(uu) Whereupon he writ his premonition to all most mighty monarchs, &c] "After the apology was out, ^' fays Dr. Mountague, his majesty divers times would "be pleased to utter a resolution of his, that if the ** pope and cardinal would not rest in his answer, and "sit down by ir, take the oath as it was intended for a '* point of allegiance and civil obedience, he would "publish the apology in his own name, with a preface *1 to all the princes in Christendom; wherein he would '' publish such a confession of his faith, persuade the *' princes so to vindicate their own power, discover so V. much of the mystery of iniquity unto them, as the


narchs, kings, free princes, arid states of


"pope's bulls should pull in their horns, and himself "wish he had never meddled with this matter. The "cardinal contending against the apology, his majesty "confirmed his resolution, and with the like celerity in "the compass of one week, wrote his monitory pre"face; and being so written, published it and the apo"logy in his own name, and made good his word, sent "it to the emperor, and all the kings and free princes (a) Preface " in Christendom (a)." Great dispatch* this ! but as we to James's have a bishop's word for it, we cannot resuse to sub* ! scribe to the truth of it. In his dedication to the emperor RodolphW. and the princes and states of Christendom, he stiles himself prosessor, maintainer, and desender of the true, christian, catholic, and apostolic faith, prosessed by the antient and primitive church, and sealed with the blood of so many holy bishops, and (J) James's otner faithsul crowned with the glory of martyrdom (b).

zZ%T'9'' He then in a particular manner addresses himself

unto them, and tells them, "that the cause in which "he is engaged is general, and concerneth the autho"rity and privilege of kings in general, and all suss) H. p. "per-eminent temporal powers (c)." He proceeds to z89. give reasons for printing the apology without his name;

shews why he thought now proper to avow it, and goes on to shew the occasion of it. He lets them know, that the publishing his book had brought such two answerers, or rather railers, upon him, as all, the world might wonder at. He then falls foul on Parsons, for whom he fays a rope is the fittest answer; and proceeds to Mattheus Tortus, who called himself Bellarmine's chaplain. "An obscure author, fays he, utterly un"known to me, being yet little known to the world "for any other of his works; and therefore must be a "very desperate sellow in beginning his apprentisage, Mid. p. "not only to resute, but to rail upon a king (</)." One a9j. would think by this James knew not that in the repub

lic of letters no man holds any other rank than what he


Christendom, published it, and the apology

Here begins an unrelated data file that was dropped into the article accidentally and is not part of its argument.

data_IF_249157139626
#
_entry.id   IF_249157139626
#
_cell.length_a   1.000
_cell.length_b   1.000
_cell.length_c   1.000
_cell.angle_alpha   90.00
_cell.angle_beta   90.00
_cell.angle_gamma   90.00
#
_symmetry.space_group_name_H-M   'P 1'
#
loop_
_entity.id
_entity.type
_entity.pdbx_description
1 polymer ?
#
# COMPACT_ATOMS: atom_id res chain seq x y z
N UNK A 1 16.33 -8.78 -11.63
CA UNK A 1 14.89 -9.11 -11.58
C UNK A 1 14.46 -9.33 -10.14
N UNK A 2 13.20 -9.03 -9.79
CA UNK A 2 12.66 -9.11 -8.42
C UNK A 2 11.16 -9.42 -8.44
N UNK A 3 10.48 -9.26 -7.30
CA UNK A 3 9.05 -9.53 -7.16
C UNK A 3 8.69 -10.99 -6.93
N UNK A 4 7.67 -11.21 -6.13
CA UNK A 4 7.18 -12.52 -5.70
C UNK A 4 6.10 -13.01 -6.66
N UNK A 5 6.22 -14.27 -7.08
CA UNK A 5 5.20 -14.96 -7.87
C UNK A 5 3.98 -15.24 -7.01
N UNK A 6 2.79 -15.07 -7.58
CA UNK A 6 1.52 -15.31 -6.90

can procure by his own industry and abilities. For which reason if the greatest prince commences a member of it, he is to expect, injustice, no other regard than what his sellow-members (hall judge he really merits. If he would not be treated like an author, heshould not commence author. The moment he acts publicly in that character, he is liable to be resuted, ridiculed, or exposed; nor has he any body but himself to thank for it. But let us go on with Our subject, James, from some pasfages, concludes that Bellarmine was his real answerer, under the seigned name of Tortus, and as such he speaks of him. After mentioning the epithets bestowed on himself by his answerer, he asks the princes whether this be mannerly dealing with a king? and he doubts not but that they will resent such indignities done to one of their quality. He then shews the insufficiency of the cardinal's reply to his apology, aggravates the power he gives to the popes, shews that they formerly were in subjection to christian emperors, and that their assent was necessary to their elections, and that they had been deposed by them. Kings also, he fays, ha^e denied the temporal superiority of the popes, more especially his own predecessors. Apostate he (hews he is none, arid heretic that he cannot be, as believing all the three creeds, and as " acknowledging for orthodox all "those other forms of creeds, that either were devised "bycouncilsorparticular fathers, against such particular "heresies as most reigned in their times (e)." He then (*) Works, gives a long-winded confession of faith, with reasons, p-3OI* such as they are, of his belief; and afterwards spends no less than twenty folio pages on the subject of Antichrist, which he thus concludes, " Thus has the cardi'' nals shameless wresting two of those places of scrip"ture, pasce oves meas, & tibi dabo claves, for proving "the pope's temporal authority over princes,animated me "to prove the pope to be the antichrist out of the book w of scripture; so to pay him his own money again. And ,